T1D Looks Like Me Profile: Dr. Nick Argento

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Those with T1D often have a very close relationship with their endocrinologist, a doctor who specializes in the endocrine system and hormones, and Dr. Nick Argento of Columbia, MD made his career in diabetes management after “living & breathing it every day.”

 

Q: When were you diagnosed with T1D?

A: I was diagnosed at 8 years old back in 1968. It was kind of the prehistoric era of T1D management and a time when prognosis was pretty grim. Patients back then weren’t expected to live past 50 and having T1D often meant a short life. My parents and I refused to accept that. It was early in my life that I knew I wanted to be a diabetes doctor- an endocrinologist.

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Dr. Argento (right) with Anna Floreen of myGlu.org at the 2016 ADA in New Orleans

Q: What is it like treating patients with T1D while also having it yourself?

A: So an endo isn’t just about diabetes, we also treats things like thyroid or hormone issues, but I would say 90% of the patients I see are for diabetes. And half have T1D. My practice tries to be cutting edge in our treatments of T1D patients, we have been early adopters of technology like the Continuous Glucose Monitor (CGM) and in making sure that it’s accessible to them. It is rewarding to help others with T1D and to be able to relate to them through my own experiences.

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Dr. Argento’s team at the 2016 JDRF Batimore One Walk

Q: You also advocate for patients?

A: Yes, I have been lead investigator on several retrospective CGM research studies, and contributed to an ADA book on insulin pumps. I think it is important for me to be on the academic side of T1D research as much as the clinical. I have been doing advocacy work with Medicare (CMS) as well, often through the guise of being a clinician and a patient all in one, and have assisted in FDA meetings on diabetes technology.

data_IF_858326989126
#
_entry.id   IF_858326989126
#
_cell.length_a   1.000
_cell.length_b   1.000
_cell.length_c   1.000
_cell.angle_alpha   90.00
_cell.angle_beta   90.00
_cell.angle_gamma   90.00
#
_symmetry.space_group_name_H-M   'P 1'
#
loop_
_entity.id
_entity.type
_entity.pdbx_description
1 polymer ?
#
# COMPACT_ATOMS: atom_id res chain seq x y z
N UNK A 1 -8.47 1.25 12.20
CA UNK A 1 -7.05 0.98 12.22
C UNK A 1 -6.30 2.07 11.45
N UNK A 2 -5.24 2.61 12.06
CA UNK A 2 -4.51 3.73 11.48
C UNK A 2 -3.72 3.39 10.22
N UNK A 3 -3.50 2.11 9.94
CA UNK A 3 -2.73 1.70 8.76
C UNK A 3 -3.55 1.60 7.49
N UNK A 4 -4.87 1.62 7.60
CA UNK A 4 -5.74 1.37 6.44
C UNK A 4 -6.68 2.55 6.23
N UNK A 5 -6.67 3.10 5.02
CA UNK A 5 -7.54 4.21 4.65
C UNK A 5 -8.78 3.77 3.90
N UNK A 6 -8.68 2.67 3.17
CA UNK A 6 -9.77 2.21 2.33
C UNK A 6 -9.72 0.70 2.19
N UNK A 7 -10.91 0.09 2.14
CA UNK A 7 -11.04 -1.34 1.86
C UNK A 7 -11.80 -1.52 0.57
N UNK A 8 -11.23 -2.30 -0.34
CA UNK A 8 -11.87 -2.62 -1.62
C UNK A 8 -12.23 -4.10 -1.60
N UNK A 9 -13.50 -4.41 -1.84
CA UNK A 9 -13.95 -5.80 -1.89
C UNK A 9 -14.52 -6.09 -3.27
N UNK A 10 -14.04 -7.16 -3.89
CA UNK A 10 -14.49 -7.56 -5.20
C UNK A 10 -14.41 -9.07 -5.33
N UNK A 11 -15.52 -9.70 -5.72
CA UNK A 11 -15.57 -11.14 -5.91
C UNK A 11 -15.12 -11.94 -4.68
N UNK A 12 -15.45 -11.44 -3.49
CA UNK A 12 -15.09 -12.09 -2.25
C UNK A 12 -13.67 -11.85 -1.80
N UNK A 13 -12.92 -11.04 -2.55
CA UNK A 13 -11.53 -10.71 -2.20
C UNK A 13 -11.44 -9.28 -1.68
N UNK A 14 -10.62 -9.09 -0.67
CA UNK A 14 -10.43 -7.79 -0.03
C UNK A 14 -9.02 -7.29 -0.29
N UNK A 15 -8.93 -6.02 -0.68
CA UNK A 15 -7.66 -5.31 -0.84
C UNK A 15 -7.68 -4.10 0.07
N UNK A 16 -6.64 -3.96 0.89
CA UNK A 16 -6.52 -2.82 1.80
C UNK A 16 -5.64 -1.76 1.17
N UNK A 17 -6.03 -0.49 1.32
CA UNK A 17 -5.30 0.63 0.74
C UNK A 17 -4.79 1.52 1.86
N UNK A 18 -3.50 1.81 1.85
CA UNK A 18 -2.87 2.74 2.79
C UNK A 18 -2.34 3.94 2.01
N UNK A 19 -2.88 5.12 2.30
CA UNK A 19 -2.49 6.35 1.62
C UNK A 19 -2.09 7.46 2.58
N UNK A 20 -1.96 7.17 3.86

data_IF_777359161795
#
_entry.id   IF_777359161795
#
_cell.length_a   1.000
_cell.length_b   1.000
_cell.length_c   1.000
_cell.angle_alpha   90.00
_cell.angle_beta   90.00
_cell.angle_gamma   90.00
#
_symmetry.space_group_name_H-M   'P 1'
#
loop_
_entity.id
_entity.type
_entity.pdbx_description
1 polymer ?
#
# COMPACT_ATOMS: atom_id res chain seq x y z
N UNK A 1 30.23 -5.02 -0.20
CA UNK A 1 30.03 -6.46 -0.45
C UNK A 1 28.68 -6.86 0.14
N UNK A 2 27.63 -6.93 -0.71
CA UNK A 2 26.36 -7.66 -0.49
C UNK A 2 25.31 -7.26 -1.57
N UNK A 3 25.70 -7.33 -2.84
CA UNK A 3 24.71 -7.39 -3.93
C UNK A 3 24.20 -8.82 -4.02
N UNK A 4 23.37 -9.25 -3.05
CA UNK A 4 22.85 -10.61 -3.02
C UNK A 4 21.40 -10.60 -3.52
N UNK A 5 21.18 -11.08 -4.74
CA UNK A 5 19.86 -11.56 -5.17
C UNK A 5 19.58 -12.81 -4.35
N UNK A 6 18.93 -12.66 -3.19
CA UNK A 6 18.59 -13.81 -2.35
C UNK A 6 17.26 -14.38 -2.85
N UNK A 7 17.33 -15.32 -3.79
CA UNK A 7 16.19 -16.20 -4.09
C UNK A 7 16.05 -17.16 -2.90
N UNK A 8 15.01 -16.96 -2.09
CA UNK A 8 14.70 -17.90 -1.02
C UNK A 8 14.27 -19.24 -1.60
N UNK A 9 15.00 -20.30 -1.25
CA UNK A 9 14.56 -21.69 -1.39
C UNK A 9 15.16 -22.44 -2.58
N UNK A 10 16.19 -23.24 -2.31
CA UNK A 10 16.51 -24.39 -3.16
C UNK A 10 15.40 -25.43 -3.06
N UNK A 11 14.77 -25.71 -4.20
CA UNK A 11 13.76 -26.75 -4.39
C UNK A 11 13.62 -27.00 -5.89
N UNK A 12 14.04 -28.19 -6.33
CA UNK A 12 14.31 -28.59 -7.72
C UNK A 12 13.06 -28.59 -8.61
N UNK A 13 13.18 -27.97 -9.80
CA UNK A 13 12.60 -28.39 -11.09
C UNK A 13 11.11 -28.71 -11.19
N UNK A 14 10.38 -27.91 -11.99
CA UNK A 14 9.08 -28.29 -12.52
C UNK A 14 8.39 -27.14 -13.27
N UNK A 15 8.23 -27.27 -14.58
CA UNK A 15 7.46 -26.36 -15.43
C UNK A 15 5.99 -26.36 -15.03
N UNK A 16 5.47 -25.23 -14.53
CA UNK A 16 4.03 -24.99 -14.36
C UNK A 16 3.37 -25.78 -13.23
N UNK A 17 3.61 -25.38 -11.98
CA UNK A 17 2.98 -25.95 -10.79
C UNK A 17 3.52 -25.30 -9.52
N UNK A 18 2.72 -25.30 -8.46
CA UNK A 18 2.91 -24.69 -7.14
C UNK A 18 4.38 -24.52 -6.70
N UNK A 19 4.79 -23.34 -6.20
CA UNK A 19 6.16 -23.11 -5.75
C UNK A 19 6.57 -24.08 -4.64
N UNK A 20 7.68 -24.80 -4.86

Q: What are you most proud of? 

A: Recently, I would say helping to get Medicare coverage of CGM. Being able to represent my patients and their right to coverage of this life changing technology is imperative. Many people I know have fought T1D for years and they deserve access to the tools and treatments like CGM that are essential to help keep them healthy. Like I said earlier, people didn’t use to live past age 50 with T1D and now it is expected. Just in the past four decades, we have seen huge advancements in research and management. It allows me to do more for my patients. I credit some of that to JDRF and their mobilization of resources. JDRF sponsored the CGM trial that paved the way for coverage of CGM, and eventually closed loop systems.

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Dr. Argento’s office takes part in the JDRF Annual Sneaker Sale

Q: What inspires you?

A: A lot of people point to superstar athletes or Olympians or high profile people who have T1D and I agree that they are very inspiring. But I am motivated by everyday people who have T1D. Those who wake up every morning and just do what they have to do. The famous mountain climber Will Cross, who has T1D, once said something that I live by, “I never let diabetes stop me from doing what I love, but it just takes planning.”

 

Q: What advice do you give to patients who are recently diagnosed?

A: Learn a lot, get engaged and get ready to grab the bull by the horns to outlive T1D. It’s very understandable to be upset when diagnosed, but the patients who I can motivate to confront this head on will do the best. We have figured this disease out and will continue to figure it out everyday.